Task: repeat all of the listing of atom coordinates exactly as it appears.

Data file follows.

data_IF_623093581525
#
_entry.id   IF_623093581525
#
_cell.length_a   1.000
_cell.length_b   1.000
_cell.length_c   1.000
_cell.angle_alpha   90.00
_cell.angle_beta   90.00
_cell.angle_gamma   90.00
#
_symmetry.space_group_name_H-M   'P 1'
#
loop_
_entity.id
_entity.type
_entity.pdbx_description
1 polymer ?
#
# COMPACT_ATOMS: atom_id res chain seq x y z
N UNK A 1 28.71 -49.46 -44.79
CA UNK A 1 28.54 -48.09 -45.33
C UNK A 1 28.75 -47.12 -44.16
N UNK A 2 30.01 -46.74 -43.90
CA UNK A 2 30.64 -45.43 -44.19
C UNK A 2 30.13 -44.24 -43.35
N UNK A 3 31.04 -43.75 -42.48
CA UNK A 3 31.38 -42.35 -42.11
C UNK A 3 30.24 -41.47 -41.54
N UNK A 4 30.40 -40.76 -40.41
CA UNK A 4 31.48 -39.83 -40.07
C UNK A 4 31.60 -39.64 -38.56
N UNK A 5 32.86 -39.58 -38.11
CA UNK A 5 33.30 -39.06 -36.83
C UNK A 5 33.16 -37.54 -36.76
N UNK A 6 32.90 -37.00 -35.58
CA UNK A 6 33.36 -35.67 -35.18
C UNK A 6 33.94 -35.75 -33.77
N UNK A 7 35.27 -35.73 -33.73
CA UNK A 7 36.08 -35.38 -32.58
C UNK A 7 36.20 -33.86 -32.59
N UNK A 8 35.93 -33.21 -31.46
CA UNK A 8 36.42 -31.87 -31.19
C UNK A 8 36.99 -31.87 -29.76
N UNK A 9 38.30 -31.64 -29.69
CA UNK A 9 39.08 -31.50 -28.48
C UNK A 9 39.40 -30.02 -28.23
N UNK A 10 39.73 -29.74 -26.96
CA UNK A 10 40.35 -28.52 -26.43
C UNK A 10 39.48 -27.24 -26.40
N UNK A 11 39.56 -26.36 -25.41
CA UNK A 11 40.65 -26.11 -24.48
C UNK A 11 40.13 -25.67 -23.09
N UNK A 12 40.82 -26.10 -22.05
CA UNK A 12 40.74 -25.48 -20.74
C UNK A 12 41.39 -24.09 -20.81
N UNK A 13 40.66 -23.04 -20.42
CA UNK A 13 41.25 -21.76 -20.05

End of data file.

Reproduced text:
data_IF_623093581525
#
_entry.id   IF_623093581525
#
_cell.length_a   1.000
_cell.length_b   1.000
_cell.length_c   1.000
_cell.angle_alpha   90.00
_cell.angle_beta   90.00
_cell.angle_gamma   90.00
#
_symmetry.space_group_name_H-M   'P 1'
#
loop_
_entity.id
_entity.type
_entity.pdbx_description
1 polymer ?
#
# COMPACT_ATOMS: atom_id res chain seq x y z
N UNK A 1 28.71 -49.46 -44.79
CA UNK A 1 28.54 -48.09 -45.33
C UNK A 1 28.75 -47.12 -44.16
N UNK A 2 30.01 -46.74 -43.90
CA UNK A 2 30.64 -45.43 -44.19
C UNK A 2 30.13 -44.24 -43.35
N UNK A 3 31.04 -43.75 -42.48
CA UNK A 3 31.38 -42.35 -42.11
C UNK A 3 30.24 -41.47 -41.54
N UNK A 4 30.40 -40.76 -40.41
CA UNK A 4 31.48 -39.83 -40.07
C UNK A 4 31.60 -39.64 -38.56
N UNK A 5 32.86 -39.58 -38.11
CA UNK A 5 33.30 -39.06 -36.83
C UNK A 5 33.16 -37.54 -36.76
N UNK A 6 32.90 -37.00 -35.58
CA UNK A 6 33.36 -35.67 -35.18
C UNK A 6 33.94 -35.75 -33.77
N UNK A 7 35.27 -35.73 -33.73
CA UNK A 7 36.08 -35.38 -32.58
C UNK A 7 36.20 -33.86 -32.59
N UNK A 8 35.93 -33.21 -31.46
CA UNK A 8 36.42 -31.87 -31.19
C UNK A 8 36.99 -31.87 -29.76
N UNK A 9 38.30 -31.64 -29.69
CA UNK A 9 39.08 -31.50 -28.48
C UNK A 9 39.40 -30.02 -28.23
N UNK A 10 39.73 -29.74 -26.96
CA UNK A 10 40.35 -28.52 -26.43
C UNK A 10 39.48 -27.24 -26.40
N UNK A 11 39.56 -26.36 -25.41
CA UNK A 11 40.65 -26.11 -24.48
C UNK A 11 40.13 -25.67 -23.09
N UNK A 12 40.82 -26.10 -22.05
CA UNK A 12 40.74 -25.48 -20.74
C UNK A 12 41.39 -24.09 -20.81
N UNK A 13 40.66 -23.04 -20.42
CA UNK A 13 41.25 -21.76 -20.05